Trump’s Tariffs and Trudeau’s Countermeasures: How to Protect Yourself in the Construction Industry
Posted on: June 28th, 2018 by


The United States government, under the administration of Donald Trump, imposed tariffs on imports of Canadian steel and aluminum at the rate of 25% and 10% respectively, effective May 31, 2018. As a countermeasure, Canada’s Department of Finance intends to impose a reciprocal surtax (or analogous trade restrictive countermeasures) on imports of steel, aluminum, and other goods originating from the US in accordance with the Determination of Country of Origin for the Purposes of Marking Goods (NAFTA Countries) Regulations, (SOR/94-23). The countermeasures will affect only those goods imported from the US and are anticipated to take effect on July 1, 2018.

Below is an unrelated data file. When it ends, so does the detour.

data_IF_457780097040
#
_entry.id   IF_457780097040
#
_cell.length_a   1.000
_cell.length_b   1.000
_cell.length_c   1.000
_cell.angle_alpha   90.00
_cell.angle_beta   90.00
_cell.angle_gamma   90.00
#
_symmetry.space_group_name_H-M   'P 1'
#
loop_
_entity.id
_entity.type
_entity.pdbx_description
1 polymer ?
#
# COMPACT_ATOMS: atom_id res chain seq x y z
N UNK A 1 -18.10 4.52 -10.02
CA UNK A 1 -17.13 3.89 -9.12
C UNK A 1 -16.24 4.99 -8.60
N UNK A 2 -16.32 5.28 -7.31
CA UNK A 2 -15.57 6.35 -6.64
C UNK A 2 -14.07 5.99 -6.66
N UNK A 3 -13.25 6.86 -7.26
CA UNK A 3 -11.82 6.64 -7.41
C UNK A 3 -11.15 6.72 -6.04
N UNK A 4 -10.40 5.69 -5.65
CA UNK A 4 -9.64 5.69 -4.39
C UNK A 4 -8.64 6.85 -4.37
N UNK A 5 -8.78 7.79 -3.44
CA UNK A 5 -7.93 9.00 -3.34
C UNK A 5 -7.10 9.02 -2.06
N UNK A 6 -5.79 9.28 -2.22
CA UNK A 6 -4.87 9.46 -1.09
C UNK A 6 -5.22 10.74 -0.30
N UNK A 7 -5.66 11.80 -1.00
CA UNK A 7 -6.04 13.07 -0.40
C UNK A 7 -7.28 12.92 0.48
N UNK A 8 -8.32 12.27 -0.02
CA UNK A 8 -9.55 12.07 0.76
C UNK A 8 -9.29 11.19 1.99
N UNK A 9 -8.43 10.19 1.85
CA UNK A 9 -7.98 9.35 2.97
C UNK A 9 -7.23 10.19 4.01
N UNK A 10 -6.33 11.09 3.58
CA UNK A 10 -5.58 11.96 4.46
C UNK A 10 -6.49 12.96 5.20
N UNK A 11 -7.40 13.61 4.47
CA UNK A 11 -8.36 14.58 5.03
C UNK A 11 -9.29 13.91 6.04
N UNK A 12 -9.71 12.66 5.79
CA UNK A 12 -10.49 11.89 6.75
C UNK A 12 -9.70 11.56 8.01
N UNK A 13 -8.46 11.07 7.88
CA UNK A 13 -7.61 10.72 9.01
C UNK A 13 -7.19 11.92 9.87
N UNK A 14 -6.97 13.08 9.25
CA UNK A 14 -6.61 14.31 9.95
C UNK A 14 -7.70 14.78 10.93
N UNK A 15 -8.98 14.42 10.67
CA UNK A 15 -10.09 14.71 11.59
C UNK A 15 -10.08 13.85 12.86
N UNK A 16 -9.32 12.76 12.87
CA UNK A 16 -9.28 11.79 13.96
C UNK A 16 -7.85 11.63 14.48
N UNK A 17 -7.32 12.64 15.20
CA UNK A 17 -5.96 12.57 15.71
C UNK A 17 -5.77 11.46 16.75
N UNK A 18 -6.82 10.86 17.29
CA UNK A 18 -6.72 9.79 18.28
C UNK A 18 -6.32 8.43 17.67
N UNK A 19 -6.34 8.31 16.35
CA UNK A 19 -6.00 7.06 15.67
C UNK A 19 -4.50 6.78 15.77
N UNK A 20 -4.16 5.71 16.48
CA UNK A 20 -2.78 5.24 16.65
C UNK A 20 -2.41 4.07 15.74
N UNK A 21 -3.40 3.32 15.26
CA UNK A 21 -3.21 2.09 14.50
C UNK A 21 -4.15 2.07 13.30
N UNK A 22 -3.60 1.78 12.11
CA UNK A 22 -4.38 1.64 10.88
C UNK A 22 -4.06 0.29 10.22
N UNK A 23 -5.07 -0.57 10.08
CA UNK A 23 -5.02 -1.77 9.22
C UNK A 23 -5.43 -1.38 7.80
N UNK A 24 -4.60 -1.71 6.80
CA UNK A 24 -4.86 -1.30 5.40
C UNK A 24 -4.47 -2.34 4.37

Table 1 and 2, available here: 18.06.28 Table of Tariffs, set out the entire list of imported goods that will be subject to the countermeasures. All Table 1 items will be subject to a 25% surtax and all Table 2 items will be subject to a 10% surtax. The various goods listed did not end up on the list by accident. These items were included because they are produced or manufactured in districts with an influential Republican or key Trump Cabinet Member.

For example, yogurt is the first item listed in Table 1. The Speaker of the United States House of Representatives, Paul Ryan, is a congressman from Wyoming, which is a large producer of yogurt. Additionally, the Senate majority leader Mitch McConnell is a US senator from Kentucky. Accordingly, it is by design that whiskies (which include Kentucky-based bourbons) will now be subject to a 10% surcharge. The intent was to apply pressure on districts with influential Republican incumbents.